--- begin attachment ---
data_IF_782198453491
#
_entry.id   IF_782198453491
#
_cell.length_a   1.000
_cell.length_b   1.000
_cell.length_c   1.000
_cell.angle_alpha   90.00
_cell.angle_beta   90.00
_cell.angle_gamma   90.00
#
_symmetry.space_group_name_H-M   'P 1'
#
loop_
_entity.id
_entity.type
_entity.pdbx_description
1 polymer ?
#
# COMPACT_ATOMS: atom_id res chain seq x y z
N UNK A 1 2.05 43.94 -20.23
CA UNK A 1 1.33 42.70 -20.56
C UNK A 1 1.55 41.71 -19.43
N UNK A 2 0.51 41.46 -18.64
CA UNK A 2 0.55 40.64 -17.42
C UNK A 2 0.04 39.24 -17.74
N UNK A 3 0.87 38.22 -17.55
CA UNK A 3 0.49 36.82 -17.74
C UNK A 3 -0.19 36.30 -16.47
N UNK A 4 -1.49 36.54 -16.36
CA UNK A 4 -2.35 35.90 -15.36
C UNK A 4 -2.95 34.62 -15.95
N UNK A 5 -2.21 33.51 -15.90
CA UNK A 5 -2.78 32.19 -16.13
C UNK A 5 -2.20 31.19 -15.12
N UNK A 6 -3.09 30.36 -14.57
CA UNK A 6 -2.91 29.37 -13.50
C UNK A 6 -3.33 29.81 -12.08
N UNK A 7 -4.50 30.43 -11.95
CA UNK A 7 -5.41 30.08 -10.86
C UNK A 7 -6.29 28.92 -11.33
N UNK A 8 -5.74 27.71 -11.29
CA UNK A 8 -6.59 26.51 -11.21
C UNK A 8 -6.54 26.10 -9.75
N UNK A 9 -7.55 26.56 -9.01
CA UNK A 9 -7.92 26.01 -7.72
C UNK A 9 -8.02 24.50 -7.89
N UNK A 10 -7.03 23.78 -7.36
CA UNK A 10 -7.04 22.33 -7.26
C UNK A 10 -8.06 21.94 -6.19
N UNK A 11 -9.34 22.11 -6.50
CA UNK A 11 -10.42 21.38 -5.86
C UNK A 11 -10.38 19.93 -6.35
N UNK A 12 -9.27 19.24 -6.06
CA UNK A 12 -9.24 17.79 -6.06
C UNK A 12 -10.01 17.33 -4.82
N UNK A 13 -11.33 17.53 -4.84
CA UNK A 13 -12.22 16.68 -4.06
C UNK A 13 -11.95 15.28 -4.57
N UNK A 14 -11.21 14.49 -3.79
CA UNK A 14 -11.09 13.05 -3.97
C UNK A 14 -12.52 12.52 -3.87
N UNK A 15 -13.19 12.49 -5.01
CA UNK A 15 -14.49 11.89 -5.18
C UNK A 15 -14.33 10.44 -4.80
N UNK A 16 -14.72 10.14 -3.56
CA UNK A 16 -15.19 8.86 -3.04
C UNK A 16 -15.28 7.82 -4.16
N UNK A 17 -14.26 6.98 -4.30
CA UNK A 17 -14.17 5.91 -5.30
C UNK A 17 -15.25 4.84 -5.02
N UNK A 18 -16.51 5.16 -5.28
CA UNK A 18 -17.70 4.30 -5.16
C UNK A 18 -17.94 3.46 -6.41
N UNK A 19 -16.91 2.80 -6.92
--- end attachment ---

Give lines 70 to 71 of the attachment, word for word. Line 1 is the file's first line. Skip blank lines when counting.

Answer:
CA UNK A 17 -14.17 5.91 -5.30
C UNK A 17 -15.25 4.84 -5.02